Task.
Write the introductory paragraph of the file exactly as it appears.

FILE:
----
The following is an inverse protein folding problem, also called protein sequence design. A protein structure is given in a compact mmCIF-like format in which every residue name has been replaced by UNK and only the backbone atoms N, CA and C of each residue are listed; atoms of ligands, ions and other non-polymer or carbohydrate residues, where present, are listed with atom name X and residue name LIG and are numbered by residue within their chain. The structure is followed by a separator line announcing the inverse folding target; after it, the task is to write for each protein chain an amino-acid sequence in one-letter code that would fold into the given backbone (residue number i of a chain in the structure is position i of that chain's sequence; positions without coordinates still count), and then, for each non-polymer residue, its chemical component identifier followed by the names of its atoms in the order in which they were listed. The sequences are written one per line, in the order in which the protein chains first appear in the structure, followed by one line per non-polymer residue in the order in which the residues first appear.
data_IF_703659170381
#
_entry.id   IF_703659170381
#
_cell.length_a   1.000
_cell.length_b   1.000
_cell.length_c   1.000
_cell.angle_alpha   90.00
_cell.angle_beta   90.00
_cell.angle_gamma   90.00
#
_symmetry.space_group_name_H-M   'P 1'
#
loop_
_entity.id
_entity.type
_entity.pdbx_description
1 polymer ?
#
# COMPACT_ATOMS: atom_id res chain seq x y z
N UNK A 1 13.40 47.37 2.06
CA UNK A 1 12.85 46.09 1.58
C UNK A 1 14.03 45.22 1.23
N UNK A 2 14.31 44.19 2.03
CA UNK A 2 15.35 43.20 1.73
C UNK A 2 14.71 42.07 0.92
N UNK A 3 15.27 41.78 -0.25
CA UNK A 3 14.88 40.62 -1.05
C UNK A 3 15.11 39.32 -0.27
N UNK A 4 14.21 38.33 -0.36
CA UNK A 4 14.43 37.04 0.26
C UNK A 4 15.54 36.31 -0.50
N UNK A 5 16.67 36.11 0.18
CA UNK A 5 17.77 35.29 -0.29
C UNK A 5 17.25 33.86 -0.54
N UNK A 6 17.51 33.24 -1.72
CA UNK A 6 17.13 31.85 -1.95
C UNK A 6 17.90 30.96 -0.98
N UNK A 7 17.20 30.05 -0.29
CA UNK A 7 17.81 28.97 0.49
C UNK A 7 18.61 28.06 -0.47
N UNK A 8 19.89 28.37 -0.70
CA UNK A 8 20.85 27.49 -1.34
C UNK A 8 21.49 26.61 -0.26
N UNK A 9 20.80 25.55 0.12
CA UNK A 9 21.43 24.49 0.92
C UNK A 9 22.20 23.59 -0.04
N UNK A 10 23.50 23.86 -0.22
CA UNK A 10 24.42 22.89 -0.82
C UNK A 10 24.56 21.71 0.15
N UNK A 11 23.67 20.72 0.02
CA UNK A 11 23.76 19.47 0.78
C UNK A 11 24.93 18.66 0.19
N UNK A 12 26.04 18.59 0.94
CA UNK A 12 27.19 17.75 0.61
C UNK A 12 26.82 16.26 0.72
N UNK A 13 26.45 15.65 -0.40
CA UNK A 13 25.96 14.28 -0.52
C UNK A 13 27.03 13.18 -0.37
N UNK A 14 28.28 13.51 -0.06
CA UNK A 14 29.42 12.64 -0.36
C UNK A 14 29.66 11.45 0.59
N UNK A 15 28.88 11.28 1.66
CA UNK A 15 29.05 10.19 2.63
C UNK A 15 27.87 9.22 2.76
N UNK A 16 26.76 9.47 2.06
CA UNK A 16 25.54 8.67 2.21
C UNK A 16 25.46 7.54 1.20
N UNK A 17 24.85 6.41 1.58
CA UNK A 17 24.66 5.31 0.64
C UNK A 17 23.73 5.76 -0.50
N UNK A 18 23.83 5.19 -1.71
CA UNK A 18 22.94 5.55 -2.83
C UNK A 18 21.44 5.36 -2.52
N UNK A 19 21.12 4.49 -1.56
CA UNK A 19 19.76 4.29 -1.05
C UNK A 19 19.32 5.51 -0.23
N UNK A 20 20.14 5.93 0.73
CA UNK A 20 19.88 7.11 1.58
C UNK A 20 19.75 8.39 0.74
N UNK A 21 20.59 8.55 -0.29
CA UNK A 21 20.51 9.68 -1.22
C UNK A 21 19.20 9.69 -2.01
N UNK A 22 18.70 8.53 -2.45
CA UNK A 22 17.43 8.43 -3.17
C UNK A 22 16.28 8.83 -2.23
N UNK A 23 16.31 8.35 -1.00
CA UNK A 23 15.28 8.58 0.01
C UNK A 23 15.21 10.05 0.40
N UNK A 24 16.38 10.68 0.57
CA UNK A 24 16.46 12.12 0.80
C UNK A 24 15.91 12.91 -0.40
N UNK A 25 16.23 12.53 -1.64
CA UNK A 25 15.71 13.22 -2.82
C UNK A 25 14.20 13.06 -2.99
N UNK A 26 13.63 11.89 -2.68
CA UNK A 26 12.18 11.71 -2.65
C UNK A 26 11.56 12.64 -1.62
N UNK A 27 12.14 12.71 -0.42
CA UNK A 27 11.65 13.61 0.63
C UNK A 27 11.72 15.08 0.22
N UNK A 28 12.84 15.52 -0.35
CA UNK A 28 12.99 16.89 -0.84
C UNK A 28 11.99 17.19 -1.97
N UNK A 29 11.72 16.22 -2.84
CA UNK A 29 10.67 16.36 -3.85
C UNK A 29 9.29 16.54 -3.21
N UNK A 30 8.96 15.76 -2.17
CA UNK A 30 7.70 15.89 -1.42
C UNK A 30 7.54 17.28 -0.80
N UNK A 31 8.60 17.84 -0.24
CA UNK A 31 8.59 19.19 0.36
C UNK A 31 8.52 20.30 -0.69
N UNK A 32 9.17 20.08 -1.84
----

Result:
The following is an inverse protein folding problem, also called protein sequence design. A protein structure is given in a compact mmCIF-like format in which every residue name has been replaced by UNK and only the backbone atoms N, CA and C of each residue are listed; atoms of ligands, ions and other non-polymer or carbohydrate residues, where present, are listed with atom name X and residue name LIG and are numbered by residue within their chain. The structure is followed by a separator line announcing the inverse folding target; after it, the task is to write for each protein chain an amino-acid sequence in one-letter code that would fold into the given backbone (residue number i of a chain in the structure is position i of that chain's sequence; positions without coordinates still count), and then, for each non-polymer residue, its chemical component identifier followed by the names of its atoms in the order in which they were listed. The sequences are written one per line, in the order in which the protein chains first appear in the structure, followed by one line per non-polymer residue in the order in which the residues first appear.